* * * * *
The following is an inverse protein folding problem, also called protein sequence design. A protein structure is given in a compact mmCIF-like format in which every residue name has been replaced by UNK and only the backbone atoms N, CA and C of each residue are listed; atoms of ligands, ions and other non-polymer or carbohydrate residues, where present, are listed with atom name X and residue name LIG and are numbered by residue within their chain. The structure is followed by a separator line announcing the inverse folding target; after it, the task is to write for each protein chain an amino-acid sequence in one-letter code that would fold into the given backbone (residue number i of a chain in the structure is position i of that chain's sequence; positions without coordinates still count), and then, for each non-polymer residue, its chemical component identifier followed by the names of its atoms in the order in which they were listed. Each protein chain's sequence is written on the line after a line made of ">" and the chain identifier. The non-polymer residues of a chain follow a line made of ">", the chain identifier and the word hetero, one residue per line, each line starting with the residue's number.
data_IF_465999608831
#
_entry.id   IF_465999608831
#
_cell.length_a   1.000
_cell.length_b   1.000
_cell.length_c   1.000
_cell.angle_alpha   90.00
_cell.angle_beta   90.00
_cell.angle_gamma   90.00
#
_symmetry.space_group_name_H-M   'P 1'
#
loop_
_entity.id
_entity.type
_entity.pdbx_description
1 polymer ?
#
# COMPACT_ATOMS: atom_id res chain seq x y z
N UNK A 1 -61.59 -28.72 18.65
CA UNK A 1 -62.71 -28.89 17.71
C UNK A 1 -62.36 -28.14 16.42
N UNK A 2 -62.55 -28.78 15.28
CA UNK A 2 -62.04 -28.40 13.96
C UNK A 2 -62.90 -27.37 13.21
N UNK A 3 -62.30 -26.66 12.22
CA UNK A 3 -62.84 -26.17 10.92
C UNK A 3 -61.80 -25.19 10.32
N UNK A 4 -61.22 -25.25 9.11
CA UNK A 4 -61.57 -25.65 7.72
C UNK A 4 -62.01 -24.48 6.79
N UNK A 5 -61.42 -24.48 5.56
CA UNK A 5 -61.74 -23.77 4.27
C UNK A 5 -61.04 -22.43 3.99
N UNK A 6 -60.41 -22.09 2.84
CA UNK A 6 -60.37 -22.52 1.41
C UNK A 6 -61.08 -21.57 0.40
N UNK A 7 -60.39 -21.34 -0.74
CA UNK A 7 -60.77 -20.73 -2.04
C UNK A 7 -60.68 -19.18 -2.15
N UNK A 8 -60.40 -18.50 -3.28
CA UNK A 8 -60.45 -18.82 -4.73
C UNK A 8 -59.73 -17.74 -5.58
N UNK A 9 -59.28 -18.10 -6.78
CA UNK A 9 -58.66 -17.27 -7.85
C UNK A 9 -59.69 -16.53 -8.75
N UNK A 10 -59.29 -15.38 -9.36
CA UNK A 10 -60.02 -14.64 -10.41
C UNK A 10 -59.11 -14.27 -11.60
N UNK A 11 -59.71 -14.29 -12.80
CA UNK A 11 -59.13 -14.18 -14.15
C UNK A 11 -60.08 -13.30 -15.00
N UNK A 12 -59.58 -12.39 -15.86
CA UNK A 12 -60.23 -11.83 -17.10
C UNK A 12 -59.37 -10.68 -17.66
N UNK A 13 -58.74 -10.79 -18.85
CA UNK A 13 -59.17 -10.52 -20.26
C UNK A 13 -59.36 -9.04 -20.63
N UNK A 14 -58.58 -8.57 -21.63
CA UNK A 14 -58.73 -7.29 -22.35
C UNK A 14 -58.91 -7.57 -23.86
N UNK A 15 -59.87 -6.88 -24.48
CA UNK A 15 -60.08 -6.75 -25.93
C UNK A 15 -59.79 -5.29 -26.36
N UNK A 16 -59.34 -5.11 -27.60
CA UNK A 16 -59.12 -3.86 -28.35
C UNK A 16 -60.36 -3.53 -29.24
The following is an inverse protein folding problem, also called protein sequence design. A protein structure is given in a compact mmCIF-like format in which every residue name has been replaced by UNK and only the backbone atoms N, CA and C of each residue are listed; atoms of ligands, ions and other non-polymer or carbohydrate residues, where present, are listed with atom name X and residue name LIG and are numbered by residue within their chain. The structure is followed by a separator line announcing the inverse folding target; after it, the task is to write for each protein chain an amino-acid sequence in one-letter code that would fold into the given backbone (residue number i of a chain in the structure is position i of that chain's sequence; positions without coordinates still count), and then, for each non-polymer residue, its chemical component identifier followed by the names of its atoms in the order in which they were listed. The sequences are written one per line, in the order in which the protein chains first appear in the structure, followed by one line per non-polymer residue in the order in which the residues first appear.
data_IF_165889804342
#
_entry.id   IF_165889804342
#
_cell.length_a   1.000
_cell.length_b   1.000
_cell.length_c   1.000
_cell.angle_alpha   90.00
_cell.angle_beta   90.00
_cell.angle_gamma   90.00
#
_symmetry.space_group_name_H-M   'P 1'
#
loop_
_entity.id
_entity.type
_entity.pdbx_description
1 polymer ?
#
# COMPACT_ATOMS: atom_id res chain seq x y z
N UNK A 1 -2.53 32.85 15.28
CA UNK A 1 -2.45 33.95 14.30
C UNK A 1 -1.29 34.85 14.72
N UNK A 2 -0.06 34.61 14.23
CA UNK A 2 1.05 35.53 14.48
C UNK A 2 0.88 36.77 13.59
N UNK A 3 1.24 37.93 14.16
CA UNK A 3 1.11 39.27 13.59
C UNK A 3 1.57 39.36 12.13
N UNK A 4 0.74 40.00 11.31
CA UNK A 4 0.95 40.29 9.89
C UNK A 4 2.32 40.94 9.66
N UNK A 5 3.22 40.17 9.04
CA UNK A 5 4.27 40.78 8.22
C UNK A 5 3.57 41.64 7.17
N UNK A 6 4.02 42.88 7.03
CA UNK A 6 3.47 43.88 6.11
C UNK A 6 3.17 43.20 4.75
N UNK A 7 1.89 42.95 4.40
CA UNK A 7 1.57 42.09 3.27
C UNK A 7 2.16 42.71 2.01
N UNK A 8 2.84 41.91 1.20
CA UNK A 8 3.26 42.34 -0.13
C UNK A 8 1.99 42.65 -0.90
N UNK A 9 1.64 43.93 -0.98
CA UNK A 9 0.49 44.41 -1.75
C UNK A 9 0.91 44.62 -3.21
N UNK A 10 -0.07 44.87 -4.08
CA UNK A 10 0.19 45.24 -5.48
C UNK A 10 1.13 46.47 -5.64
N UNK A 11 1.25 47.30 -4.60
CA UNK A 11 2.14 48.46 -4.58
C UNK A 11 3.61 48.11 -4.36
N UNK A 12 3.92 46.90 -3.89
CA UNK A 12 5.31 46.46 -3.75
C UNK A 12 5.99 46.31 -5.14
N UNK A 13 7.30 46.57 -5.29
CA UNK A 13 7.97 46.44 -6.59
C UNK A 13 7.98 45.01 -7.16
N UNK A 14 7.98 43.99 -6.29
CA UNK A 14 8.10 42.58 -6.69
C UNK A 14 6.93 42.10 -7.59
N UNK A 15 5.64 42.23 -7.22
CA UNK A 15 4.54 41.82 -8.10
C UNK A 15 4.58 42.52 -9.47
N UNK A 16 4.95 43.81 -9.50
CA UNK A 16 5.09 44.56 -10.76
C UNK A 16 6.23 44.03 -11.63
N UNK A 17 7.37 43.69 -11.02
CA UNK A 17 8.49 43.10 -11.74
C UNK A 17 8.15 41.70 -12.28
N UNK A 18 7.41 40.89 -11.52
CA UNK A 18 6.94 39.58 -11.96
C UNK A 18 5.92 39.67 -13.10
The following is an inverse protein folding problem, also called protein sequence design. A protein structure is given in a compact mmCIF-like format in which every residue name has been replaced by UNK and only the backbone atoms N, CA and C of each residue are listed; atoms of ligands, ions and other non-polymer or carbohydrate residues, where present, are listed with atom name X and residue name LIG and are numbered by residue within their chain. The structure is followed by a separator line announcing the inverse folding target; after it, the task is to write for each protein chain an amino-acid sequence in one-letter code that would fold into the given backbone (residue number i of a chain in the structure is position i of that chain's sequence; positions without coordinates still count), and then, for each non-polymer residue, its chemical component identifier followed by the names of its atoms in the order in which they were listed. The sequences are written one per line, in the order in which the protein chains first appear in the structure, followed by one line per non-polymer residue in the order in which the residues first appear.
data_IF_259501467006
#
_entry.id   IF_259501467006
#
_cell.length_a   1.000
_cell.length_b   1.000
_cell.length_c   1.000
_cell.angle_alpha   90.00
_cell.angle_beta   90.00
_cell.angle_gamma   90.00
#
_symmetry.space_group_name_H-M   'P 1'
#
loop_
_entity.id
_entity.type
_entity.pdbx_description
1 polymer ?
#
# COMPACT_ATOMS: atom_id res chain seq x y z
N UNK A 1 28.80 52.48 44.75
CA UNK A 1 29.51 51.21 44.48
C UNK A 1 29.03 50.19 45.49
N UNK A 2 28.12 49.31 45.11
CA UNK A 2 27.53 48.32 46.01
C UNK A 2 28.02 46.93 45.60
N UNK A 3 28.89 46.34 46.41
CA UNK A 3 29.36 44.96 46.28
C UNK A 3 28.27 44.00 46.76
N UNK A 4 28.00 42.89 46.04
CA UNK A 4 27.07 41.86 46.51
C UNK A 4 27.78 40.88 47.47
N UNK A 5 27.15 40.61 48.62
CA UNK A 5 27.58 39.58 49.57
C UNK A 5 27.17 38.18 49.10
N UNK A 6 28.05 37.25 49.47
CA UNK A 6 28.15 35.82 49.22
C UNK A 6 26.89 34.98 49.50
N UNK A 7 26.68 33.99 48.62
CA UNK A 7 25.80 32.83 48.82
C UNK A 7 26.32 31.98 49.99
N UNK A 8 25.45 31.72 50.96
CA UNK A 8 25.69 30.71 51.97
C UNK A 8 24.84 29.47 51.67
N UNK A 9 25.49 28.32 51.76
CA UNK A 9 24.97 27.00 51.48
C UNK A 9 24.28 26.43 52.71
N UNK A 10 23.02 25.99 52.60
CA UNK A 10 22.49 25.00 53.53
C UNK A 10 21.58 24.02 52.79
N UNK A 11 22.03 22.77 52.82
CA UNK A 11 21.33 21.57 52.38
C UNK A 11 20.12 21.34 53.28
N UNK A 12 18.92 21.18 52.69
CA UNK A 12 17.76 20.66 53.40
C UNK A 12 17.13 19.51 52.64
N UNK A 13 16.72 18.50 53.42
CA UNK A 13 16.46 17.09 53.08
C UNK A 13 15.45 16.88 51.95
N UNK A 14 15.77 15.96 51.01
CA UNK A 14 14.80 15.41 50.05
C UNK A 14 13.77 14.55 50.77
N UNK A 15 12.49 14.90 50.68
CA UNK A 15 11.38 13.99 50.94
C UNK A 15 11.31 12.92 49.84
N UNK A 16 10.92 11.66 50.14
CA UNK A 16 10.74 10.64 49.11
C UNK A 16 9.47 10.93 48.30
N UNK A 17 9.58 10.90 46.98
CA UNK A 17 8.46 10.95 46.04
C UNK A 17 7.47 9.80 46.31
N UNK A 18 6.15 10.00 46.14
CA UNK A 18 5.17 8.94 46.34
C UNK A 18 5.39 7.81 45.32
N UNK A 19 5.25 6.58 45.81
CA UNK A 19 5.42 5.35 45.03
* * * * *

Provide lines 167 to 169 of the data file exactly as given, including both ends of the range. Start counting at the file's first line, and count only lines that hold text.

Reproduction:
CA UNK A 1 29.51 51.21 44.48
C UNK A 1 29.03 50.19 45.49
N UNK A 2 28.12 49.31 45.11